Round Table: Setting the wellbeing agenda

What are the links between healthy employees and healthy organisations, and how good are UK employers at encouraging their staff to adopt healthier lifestyles? MT and UNUM bring together some experts to find out.

Last Updated: 11 Oct 2013

ON THE PANEL: Peter O'Donnell - chief executive, Unum; Tony Jackson - Head of HR, Macmillan Cancer Support; Nick Bacon - Professor of human resources, Cass Business School; Nikki Gatenby - MD, Propellernet; Ian Wylie - special projects editor, Management Today; Dr Maurice Lipsedge - chair of the Royal College of Psychiatrists' occupational psychiatry special interest group; Alison Dunn - head of treatment, Transport for London; Damien Marmion - UK managing director, Bupa; Ben Willmott - head of policy, CIPD.

Ian Wylie: What issues keep business leaders awake at night when they think about the health of their employees?

Nick Bacon: Big demographic changes. We know about the ageing workforce, about the increase in contract work and insecure work, about underemployment and financial stress. The big question for me is, what are employers doing to help employees cope with those issues? What can they do to try and ensure that employees have more satisfying working lives and more security at work, and beyond work?

Good mainstream, well-funded employers will do the right thing and develop good services. But so many other employers are not engaging with this agenda, particularly smaller and medium-sized firms. Increasingly, it seems to be that the state has to legislate to push this agenda forward.

Peter O'Donnell: But there has to be something in it for the employers. To try and persuade them to do something for the greater good of society is a tough ask. If you can say to them that by caring about health and wellbeing at work they get a more engaged workforce, that their absences will be down, that their key employees are more likely to be at work and they will get more motivated staff, then they will begin to see a direct correlation with business results.

Tony Jackson: We also need to put ourselves in the shoes of owners of small businesses. What is the thought process you go through if someone comes along with a medical condition? One: shock, fear, grief - it is likely to be a close friend as well. Two: I want to do the right thing. Three: I don't know if I can afford to do the right thing. Four: gosh, the last time I spoke to HR, they said I have to treat everyone the same, but I want to do the right thing for this individual. These are all the thought processes that owners will go through.

Nikki Gatenby: There is a culture of fear that means you are paralysed into doing nothing sometimes, which is the worst possible scenario for everybody involved. We need to remove fear, and I am not quite sure how you do it. My experience of HR has been that it is more about avoiding tribunals. I apologise if that offends anyone, but I believe it should be more about how we can help things get better.

Damien Marmion: I am not sure that employers really see the business case for healthy employees. When we go and talk to large corporates, they absolutely do not get it. And I worry that more and more is being spent on wellness in an inappropriate way. There is not enough evidence to actually produce the ROI.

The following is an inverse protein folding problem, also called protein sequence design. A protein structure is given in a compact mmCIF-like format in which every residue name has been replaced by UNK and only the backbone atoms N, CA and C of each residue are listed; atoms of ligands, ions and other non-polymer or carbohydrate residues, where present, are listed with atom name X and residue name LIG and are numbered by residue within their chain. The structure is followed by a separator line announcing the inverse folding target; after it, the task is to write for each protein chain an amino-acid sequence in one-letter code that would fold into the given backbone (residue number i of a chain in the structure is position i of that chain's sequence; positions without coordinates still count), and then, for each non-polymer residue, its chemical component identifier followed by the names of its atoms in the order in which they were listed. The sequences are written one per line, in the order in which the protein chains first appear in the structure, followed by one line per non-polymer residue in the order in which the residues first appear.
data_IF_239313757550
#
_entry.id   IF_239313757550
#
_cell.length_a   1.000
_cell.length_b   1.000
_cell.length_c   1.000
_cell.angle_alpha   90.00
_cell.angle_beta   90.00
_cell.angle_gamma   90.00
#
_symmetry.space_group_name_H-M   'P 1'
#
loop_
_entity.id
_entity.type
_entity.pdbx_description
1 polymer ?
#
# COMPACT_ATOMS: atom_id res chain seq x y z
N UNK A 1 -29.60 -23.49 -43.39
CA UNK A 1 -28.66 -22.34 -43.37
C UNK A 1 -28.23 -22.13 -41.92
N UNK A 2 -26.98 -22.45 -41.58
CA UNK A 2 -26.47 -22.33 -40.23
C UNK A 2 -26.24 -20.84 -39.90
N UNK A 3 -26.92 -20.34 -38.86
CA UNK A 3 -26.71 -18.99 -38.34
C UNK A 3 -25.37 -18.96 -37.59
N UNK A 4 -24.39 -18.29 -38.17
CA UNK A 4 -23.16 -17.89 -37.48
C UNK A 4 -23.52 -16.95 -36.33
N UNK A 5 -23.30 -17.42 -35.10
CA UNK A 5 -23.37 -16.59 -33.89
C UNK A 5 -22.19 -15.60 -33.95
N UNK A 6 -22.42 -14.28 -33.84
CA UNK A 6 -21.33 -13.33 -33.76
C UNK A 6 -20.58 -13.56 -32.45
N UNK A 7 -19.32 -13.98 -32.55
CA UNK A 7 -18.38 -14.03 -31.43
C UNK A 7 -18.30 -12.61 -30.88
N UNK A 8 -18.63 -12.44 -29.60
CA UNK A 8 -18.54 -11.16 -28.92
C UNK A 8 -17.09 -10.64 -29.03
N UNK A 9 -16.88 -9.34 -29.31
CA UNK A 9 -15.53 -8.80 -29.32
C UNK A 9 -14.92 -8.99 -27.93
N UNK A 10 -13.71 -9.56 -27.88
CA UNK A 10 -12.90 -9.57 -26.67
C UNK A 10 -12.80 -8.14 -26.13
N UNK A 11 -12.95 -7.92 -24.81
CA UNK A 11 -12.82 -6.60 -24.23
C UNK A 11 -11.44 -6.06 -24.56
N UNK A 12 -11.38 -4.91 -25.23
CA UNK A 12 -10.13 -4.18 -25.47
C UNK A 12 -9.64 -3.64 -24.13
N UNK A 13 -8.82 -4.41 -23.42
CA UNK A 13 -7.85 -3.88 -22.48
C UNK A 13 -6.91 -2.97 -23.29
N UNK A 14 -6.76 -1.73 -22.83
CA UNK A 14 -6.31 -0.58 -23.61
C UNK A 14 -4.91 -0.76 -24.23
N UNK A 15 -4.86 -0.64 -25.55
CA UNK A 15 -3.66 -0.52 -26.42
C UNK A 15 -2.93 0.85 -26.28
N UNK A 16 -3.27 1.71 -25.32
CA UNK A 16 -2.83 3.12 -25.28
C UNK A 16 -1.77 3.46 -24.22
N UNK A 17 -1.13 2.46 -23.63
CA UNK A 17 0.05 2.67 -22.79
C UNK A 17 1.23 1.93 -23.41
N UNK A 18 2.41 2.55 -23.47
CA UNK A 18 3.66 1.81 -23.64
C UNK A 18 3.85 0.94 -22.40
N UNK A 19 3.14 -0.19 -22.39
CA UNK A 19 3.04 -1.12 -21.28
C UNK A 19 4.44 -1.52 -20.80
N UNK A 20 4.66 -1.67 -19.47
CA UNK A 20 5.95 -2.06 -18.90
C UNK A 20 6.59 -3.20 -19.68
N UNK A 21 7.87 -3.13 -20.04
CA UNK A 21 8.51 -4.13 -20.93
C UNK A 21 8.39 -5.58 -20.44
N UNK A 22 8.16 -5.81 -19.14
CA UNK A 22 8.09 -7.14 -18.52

Nikki Gatenby: If you show them that their sick days and staff turnover will reduce, that will give them ROI. Our sick days are the lowest in any business that I have ever worked in.

Alison Dunn: What works in one organisation does not always work in another. Increasingly, we look for an evidence base so we know what will achieve the maximum benefit. At the moment we are looking at how to encourage employees to change their health-related behaviours. So the first thing we are going to do is a small piece of research to find out what employees think the barriers are and what will help them to change their health behaviours.

Peter O'Donnell:That is a great point. If you think about the typical benefit package, it was designed in the 1960s and 1970s for a population that was going to live to an average of 73. Your house was your investment and that was going to pay off your mortgage. You were going to have a state pension that would give you a good return. It is a completely different world we live in now. And yet, benefit packages are primarily the same.

Ben Willmott: Benefits are important, but the starting point has to be good-quality leadership. We know that where you have good-quality line managers who have a trusting relationship with the people they manage, when those people go off for long periods with illnesses like cancer, heart disease or musculoskeletal problems, they are more likely to make a successful return to work.

We also know that how people are managed on a day-to-day basis will depend on the extent they feel stress and are able to juggle competing pressures, whether it is work pressures or outside work. We did some research asking people to categorise their mental health from very good to very poor. Of those employees who said they had very poor mental health, some 70% said the cause was a combination of work and home pressures. How your manager treats you then becomes incredibly important.

Maurice Lipsedge: As an occupational psychiatrist, I feel very comfortable with a referral from, say, an occupational health doctor who asks me about the management of an old-fashioned sort of mental illness, which I would regard as real mental illness: schizophrenia, manic-depressive disorder, compulsive disorder etc. I feel extremely uncomfortable with what is far more common - a referral for work-related stress, mainly because there is very little I can do about it. It is the workplace that has to take responsibility for dealing with it, so my recommendation is mediation.